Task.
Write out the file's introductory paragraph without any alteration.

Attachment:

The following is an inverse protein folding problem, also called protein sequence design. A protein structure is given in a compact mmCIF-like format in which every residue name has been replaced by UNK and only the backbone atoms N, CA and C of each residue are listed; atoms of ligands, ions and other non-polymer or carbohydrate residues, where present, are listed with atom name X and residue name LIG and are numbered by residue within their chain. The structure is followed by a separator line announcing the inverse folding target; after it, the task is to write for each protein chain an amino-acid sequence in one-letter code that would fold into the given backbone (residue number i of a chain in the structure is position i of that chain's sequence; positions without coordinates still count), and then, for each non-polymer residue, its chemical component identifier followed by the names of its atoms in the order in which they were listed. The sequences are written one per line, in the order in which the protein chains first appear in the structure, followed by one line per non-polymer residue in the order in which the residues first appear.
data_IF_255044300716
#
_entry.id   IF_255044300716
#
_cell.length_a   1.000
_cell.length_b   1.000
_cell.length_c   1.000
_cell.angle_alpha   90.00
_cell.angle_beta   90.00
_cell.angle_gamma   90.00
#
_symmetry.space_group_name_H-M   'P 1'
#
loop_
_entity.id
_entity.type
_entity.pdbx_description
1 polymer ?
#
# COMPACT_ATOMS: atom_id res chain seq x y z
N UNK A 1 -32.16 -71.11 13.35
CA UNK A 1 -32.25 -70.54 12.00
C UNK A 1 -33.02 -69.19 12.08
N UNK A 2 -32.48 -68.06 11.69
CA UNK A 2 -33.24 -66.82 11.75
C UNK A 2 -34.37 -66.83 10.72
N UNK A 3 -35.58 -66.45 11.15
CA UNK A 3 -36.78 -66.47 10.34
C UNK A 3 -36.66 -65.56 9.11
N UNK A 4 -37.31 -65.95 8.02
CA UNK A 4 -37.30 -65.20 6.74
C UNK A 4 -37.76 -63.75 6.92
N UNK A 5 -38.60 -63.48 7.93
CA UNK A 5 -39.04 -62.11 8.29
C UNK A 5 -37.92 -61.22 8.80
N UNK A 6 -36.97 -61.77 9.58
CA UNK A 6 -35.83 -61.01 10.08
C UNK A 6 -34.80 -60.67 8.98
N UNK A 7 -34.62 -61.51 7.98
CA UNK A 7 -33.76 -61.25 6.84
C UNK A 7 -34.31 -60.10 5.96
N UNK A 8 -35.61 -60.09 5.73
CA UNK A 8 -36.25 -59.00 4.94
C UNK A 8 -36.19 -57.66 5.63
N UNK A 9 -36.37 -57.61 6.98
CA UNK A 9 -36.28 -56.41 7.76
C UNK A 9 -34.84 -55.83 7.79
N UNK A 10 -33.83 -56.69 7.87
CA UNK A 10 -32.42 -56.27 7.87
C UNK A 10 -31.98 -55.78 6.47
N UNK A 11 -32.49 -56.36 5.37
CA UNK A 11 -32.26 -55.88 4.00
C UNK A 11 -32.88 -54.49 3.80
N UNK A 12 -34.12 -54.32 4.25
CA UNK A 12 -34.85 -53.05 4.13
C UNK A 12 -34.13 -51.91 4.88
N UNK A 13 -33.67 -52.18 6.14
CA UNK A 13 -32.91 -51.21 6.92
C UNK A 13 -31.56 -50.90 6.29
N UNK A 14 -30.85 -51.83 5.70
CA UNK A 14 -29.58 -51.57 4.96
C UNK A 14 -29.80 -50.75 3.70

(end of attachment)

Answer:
The following is an inverse protein folding problem, also called protein sequence design. A protein structure is given in a compact mmCIF-like format in which every residue name has been replaced by UNK and only the backbone atoms N, CA and C of each residue are listed; atoms of ligands, ions and other non-polymer or carbohydrate residues, where present, are listed with atom name X and residue name LIG and are numbered by residue within their chain. The structure is followed by a separator line announcing the inverse folding target; after it, the task is to write for each protein chain an amino-acid sequence in one-letter code that would fold into the given backbone (residue number i of a chain in the structure is position i of that chain's sequence; positions without coordinates still count), and then, for each non-polymer residue, its chemical component identifier followed by the names of its atoms in the order in which they were listed. The sequences are written one per line, in the order in which the protein chains first appear in the structure, followed by one line per non-polymer residue in the order in which the residues first appear.